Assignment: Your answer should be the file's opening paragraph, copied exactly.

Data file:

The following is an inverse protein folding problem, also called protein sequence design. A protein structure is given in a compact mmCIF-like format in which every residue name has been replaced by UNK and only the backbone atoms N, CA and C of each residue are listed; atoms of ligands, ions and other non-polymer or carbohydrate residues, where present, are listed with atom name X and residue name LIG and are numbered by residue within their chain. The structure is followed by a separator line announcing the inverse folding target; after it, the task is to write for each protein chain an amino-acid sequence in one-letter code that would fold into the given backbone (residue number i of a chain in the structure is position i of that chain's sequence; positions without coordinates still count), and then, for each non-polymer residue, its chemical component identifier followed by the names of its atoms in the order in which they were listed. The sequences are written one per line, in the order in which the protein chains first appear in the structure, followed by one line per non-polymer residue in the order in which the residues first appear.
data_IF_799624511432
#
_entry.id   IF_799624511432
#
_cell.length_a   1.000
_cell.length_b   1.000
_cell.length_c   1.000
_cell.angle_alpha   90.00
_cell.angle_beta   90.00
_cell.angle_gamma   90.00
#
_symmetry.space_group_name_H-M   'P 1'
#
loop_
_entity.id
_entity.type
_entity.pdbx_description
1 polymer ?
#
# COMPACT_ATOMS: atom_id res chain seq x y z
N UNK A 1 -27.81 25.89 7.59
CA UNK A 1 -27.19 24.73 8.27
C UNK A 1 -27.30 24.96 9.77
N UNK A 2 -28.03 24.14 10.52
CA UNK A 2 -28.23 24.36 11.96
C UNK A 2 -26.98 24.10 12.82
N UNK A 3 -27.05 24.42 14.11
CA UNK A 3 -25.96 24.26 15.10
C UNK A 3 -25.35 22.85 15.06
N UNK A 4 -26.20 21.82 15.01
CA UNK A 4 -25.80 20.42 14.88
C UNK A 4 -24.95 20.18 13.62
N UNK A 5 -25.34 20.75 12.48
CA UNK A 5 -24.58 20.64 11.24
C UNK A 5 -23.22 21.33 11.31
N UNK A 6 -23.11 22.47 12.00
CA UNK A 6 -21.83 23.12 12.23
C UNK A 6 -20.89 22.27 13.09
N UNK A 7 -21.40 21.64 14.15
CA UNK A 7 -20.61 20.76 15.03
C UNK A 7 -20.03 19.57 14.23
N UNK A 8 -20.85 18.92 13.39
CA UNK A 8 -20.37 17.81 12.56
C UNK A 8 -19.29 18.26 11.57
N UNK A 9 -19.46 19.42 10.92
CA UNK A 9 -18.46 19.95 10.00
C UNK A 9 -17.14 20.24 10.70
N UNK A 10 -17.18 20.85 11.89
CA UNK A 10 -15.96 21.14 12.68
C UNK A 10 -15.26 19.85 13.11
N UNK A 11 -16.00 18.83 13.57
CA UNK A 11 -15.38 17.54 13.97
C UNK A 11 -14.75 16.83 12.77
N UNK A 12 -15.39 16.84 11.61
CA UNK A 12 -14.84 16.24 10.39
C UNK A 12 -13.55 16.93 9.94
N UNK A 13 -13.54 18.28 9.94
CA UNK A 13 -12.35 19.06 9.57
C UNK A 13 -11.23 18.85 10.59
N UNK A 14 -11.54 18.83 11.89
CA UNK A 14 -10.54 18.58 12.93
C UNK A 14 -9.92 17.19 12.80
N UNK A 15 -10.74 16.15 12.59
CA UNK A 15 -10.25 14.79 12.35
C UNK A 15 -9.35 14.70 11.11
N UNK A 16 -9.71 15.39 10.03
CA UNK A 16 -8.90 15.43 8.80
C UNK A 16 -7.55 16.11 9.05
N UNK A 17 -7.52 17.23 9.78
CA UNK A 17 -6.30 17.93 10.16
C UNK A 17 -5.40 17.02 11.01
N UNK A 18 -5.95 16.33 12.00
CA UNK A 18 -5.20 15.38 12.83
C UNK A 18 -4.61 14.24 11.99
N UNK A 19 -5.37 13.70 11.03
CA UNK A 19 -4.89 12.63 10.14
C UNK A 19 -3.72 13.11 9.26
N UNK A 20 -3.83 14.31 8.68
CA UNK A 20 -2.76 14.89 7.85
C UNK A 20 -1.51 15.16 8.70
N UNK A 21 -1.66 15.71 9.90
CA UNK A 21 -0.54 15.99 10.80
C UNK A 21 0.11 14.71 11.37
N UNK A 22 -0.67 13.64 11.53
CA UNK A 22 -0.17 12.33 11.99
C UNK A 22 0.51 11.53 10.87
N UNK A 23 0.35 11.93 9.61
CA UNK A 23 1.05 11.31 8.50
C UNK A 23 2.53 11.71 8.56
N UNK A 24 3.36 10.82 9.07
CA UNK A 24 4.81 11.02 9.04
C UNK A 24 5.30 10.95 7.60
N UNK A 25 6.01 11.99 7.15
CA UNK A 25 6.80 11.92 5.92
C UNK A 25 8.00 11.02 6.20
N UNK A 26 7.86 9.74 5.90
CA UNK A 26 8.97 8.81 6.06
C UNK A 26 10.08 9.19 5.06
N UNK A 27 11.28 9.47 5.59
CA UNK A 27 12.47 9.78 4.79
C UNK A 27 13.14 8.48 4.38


The following is an inverse protein folding problem, also called protein sequence design. A protein structure is given in a compact mmCIF-like format in which every residue name has been replaced by UNK and only the backbone atoms N, CA and C of each residue are listed; atoms of ligands, ions and other non-polymer or carbohydrate residues, where present, are listed with atom name X and residue name LIG and are numbered by residue within their chain. The structure is followed by a separator line announcing the inverse folding target; after it, the task is to write for each protein chain an amino-acid sequence in one-letter code that would fold into the given backbone (residue number i of a chain in the structure is position i of that chain's sequence; positions without coordinates still count), and then, for each non-polymer residue, its chemical component identifier followed by the names of its atoms in the order in which they were listed. The sequences are written one per line, in the order in which the protein chains first appear in the structure, followed by one line per non-polymer residue in the order in which the residues first appear.